Awhile ago I broke my phone - accidentally and quite shockingly, almost violently. I’ve long suspected that my phone is the only camera I have any inclination to use these days, and the incident has confirmed this, because although I have a DSLR and although a friend has very kindly lent me a much older iteration of my trusty iPhone, I have taken precisely four photographs in the last two months (all on the iPhone 3G - the DSLR and its lenses lie in a drawer). The first was of the sun shining on a hillside and the quality is very poor. My disappointment at not being able to capture the particular quality of light, my sense of impotence, if you will, was so acute that it was nearly a month before I could bring myself to take another shot - this time on a hot bright day, the Summer VIIIs in full swing, the blurred image inadvertently evoking the rush of the boats and the cries of the coxes. I remembered why I used to obscure my iPhone shots with overbearing Hipstamatic filters; it’s like making the hole in a worn pair of jeans wider, trying to be honest about its flaw and in so doing highlighting it to such a degree that the flaw becomes somehow a thing that enhances, not detracts.
Anyhow, as I wait for news from the insurance company about whether or not the damage to my phone is reparable, I’m not really taking pictures. And I’m trying to see if it changes things. I do think I notice differently: I'm not looking for photographs in my landscape anymore. And I don't think this is necessarily a good thing. I like the version of myself that believes there's a photograph around any corner, maybe this one, maybe now. Now I just walk right through the world; the trek to and from the pool is uninterrupted by my need to document the evening green of the rugby pitch or the progress of the leaves on the trees outside Greyfriars. Strange skies and patterns are ignored. Moments are noted wistfully and then quickly forgotten.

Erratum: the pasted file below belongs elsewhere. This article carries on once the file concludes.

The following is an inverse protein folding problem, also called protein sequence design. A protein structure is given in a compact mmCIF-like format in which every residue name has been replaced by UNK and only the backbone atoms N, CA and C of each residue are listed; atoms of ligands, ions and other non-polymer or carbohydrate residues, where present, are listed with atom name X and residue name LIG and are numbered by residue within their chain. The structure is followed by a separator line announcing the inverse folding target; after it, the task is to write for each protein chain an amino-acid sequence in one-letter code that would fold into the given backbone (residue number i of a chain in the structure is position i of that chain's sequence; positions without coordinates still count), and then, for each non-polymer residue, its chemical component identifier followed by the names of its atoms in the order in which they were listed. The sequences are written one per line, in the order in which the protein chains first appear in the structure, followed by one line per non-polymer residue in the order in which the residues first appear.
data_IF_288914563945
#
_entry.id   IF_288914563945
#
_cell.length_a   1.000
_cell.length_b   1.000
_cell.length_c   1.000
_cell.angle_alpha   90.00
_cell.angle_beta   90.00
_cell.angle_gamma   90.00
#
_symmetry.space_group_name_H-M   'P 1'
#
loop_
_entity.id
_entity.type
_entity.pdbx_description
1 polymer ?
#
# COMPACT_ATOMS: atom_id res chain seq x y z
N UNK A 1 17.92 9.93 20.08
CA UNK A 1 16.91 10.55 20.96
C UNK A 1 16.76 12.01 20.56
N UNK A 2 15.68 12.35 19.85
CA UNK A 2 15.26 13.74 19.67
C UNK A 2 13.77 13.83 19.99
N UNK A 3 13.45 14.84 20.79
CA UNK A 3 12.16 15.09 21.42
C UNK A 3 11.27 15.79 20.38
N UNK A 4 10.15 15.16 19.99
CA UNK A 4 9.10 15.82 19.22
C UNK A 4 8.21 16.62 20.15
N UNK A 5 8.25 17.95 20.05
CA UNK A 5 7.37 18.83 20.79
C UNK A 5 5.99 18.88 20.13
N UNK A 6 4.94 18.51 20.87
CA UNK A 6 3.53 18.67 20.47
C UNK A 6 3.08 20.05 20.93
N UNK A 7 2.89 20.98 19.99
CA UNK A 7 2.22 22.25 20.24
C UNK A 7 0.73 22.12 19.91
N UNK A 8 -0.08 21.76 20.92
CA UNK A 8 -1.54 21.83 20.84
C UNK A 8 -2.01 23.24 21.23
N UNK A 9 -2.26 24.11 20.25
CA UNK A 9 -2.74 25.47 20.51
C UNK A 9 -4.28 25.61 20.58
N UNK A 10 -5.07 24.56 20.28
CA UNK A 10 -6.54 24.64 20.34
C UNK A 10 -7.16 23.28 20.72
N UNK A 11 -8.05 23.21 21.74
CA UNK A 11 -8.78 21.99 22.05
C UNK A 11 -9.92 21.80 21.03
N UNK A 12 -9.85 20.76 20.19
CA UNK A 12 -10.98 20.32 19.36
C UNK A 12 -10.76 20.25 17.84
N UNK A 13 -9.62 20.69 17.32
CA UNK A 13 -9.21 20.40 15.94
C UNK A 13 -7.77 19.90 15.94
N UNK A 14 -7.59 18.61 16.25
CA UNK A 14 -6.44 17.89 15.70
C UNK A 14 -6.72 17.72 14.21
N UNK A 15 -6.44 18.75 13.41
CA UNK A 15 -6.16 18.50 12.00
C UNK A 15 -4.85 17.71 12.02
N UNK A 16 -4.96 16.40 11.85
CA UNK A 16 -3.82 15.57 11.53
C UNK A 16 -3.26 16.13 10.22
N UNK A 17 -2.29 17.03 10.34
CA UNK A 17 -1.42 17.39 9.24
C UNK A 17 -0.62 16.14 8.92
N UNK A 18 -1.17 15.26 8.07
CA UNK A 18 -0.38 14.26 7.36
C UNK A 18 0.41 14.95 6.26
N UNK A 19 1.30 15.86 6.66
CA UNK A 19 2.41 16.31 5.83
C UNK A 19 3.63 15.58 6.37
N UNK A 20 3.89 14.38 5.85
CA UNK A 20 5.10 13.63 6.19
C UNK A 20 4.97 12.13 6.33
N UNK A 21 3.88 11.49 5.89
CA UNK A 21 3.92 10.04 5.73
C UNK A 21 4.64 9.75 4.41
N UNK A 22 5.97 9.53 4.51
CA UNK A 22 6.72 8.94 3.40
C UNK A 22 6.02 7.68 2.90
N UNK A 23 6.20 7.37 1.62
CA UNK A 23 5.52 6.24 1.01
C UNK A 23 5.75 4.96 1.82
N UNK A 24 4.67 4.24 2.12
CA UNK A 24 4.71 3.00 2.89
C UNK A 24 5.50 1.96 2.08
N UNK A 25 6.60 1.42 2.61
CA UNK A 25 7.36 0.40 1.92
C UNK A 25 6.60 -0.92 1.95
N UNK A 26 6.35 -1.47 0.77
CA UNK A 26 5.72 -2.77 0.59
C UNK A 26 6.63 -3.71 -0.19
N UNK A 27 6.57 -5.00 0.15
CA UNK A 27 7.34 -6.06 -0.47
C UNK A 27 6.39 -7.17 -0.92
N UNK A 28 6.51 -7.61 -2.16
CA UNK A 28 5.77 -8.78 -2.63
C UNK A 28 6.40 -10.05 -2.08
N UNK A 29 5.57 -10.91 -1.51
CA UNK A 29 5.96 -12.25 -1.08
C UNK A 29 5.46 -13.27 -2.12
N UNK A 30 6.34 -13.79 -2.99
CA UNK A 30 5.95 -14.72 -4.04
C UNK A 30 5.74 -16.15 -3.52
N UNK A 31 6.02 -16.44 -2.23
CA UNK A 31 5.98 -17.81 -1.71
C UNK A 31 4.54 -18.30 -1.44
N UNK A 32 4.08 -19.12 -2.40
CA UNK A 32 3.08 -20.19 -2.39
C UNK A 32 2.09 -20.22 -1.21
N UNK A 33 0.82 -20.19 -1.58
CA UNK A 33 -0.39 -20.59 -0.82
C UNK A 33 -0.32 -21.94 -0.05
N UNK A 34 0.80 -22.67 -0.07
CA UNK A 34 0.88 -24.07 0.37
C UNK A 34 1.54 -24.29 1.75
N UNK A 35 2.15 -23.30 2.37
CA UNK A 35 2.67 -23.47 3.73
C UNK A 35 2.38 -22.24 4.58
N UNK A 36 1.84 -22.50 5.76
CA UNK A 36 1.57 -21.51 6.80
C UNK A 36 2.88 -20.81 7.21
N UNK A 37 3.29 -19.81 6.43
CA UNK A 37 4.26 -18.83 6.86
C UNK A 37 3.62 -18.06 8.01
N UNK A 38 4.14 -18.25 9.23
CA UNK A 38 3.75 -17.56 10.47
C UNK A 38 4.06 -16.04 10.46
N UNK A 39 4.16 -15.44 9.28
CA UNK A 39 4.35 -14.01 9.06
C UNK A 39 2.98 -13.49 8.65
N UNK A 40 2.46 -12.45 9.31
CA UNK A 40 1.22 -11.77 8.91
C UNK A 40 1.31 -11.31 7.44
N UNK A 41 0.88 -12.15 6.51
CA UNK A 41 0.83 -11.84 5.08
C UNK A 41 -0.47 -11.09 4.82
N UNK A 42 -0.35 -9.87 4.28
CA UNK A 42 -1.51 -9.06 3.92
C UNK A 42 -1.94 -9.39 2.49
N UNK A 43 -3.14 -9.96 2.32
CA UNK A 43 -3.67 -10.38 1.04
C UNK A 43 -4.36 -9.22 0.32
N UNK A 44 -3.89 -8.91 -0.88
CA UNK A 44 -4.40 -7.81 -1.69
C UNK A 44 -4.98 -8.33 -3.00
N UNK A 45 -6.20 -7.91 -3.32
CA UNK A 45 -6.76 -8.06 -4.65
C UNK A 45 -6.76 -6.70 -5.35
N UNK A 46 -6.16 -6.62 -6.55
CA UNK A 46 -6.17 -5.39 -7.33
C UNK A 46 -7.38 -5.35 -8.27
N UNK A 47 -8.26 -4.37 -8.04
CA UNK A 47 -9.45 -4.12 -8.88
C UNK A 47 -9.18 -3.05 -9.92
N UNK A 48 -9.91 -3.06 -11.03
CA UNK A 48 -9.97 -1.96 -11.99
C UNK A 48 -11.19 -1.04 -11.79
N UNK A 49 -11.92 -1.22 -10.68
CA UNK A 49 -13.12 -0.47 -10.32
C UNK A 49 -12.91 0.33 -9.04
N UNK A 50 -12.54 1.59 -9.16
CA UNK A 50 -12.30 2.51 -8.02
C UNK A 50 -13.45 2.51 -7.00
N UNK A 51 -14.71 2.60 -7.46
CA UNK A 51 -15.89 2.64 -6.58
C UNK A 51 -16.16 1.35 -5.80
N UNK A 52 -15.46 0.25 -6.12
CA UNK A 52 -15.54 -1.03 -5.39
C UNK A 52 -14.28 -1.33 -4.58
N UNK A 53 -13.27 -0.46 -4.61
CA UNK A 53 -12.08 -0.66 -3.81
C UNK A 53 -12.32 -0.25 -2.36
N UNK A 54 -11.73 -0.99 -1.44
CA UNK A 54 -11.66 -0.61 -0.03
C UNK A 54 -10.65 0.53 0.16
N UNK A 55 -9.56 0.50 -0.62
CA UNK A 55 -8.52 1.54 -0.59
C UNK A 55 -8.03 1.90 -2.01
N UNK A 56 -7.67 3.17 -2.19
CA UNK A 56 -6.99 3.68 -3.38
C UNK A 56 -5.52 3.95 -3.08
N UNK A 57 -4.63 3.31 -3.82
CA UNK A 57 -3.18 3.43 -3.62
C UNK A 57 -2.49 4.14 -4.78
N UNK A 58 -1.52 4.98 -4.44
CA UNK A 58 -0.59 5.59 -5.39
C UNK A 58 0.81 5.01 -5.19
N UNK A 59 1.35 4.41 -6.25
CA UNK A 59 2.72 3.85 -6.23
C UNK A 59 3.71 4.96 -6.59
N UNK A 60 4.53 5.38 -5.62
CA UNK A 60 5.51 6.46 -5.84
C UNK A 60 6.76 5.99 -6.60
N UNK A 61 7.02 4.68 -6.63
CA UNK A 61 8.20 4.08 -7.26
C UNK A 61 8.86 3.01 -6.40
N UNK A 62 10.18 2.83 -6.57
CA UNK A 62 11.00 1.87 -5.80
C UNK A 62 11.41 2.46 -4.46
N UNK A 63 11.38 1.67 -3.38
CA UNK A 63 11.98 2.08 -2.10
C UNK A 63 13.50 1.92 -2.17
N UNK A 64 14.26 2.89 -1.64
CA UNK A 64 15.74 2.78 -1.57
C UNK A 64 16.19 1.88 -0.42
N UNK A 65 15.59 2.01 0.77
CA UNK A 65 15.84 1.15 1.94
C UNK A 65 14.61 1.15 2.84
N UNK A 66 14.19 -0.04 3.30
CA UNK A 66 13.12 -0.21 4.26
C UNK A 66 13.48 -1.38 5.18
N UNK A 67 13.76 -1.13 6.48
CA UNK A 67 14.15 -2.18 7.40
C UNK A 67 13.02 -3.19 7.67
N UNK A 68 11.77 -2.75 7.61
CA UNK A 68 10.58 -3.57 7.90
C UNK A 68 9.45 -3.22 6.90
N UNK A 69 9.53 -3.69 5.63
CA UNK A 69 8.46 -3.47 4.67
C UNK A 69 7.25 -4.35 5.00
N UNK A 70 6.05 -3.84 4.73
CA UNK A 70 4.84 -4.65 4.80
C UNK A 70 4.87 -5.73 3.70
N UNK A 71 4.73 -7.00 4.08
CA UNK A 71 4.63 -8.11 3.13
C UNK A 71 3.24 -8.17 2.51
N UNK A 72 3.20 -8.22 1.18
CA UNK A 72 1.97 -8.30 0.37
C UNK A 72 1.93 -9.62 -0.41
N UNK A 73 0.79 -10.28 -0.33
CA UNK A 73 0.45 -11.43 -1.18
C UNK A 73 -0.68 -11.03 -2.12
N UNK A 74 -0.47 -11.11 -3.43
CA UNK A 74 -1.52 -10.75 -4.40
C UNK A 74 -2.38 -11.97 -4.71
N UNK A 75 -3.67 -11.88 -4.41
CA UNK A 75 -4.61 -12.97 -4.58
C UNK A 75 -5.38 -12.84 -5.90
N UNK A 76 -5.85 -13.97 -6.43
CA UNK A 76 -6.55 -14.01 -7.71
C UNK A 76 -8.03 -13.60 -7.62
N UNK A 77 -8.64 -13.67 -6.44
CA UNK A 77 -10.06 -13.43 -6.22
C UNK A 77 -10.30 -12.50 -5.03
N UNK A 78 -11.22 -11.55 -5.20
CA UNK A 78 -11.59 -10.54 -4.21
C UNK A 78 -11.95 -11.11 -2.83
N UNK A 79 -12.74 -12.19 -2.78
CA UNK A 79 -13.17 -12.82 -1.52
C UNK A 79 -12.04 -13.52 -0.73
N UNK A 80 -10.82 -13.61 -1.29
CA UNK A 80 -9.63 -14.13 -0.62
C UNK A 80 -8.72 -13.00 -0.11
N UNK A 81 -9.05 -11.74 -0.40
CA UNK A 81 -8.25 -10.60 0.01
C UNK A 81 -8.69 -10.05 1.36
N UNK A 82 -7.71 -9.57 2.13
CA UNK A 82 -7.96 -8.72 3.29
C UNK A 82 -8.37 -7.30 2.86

On the other hand you probably couldn’t accuse me of not being "present" in my landscape; I'm interacting with it on a very ground level, there's no filter. Except that you could, because my mind, as always, is often elsewhere. Miles away, as they say. In another world altogether. That’s the thing you can't control and you can't blame on technology or anything but human nature, if there is such a thing.